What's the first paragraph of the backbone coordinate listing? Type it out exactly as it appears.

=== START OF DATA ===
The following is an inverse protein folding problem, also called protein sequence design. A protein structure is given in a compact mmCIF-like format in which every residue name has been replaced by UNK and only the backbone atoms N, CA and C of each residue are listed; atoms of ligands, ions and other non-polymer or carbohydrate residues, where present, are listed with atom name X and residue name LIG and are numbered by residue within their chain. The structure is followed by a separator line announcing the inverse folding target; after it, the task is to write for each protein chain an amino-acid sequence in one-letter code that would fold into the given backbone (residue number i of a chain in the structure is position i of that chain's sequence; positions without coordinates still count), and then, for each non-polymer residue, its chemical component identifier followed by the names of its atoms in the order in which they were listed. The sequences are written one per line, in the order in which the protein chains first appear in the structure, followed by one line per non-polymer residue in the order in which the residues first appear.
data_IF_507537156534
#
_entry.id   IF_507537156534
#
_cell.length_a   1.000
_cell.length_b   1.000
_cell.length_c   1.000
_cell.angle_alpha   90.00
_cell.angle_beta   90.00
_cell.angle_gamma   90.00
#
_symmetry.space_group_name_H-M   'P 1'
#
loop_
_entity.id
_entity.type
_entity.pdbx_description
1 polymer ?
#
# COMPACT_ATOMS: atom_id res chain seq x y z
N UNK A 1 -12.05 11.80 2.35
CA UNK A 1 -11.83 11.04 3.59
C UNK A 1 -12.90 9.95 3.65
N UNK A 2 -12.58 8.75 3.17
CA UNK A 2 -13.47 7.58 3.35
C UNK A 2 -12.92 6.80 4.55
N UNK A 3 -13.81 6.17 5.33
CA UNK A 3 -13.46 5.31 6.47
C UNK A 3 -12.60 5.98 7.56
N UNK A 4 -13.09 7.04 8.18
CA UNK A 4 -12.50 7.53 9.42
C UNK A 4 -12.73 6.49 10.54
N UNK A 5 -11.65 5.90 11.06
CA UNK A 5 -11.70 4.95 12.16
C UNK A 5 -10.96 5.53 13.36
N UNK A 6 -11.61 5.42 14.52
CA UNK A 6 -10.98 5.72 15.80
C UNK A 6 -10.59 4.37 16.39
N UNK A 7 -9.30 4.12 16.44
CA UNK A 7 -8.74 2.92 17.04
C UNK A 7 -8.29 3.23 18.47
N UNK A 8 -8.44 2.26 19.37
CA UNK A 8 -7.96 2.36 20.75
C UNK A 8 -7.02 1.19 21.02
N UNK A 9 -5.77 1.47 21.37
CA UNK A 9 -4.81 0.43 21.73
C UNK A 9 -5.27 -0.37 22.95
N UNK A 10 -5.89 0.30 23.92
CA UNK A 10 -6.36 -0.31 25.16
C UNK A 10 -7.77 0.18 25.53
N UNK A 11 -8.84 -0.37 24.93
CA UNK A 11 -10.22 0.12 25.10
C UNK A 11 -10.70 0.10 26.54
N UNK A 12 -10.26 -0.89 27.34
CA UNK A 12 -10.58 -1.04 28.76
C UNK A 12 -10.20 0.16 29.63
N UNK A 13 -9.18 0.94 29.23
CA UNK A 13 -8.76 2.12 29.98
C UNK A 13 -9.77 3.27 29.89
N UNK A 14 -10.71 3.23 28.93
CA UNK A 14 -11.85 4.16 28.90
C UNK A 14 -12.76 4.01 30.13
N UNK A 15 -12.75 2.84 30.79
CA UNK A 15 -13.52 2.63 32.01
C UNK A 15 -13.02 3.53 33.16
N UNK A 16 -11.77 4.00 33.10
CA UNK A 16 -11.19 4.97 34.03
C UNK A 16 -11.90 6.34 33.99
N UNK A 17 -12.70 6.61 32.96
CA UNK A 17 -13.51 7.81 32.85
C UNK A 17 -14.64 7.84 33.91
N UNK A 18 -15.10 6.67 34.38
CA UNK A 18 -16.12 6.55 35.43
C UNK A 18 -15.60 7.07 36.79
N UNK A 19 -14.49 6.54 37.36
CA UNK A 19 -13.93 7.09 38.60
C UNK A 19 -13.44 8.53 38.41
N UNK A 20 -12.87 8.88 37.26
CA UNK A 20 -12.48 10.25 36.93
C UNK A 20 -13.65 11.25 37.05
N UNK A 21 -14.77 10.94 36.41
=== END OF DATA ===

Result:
The following is an inverse protein folding problem, also called protein sequence design. A protein structure is given in a compact mmCIF-like format in which every residue name has been replaced by UNK and only the backbone atoms N, CA and C of each residue are listed; atoms of ligands, ions and other non-polymer or carbohydrate residues, where present, are listed with atom name X and residue name LIG and are numbered by residue within their chain. The structure is followed by a separator line announcing the inverse folding target; after it, the task is to write for each protein chain an amino-acid sequence in one-letter code that would fold into the given backbone (residue number i of a chain in the structure is position i of that chain's sequence; positions without coordinates still count), and then, for each non-polymer residue, its chemical component identifier followed by the names of its atoms in the order in which they were listed. The sequences are written one per line, in the order in which the protein chains first appear in the structure, followed by one line per non-polymer residue in the order in which the residues first appear.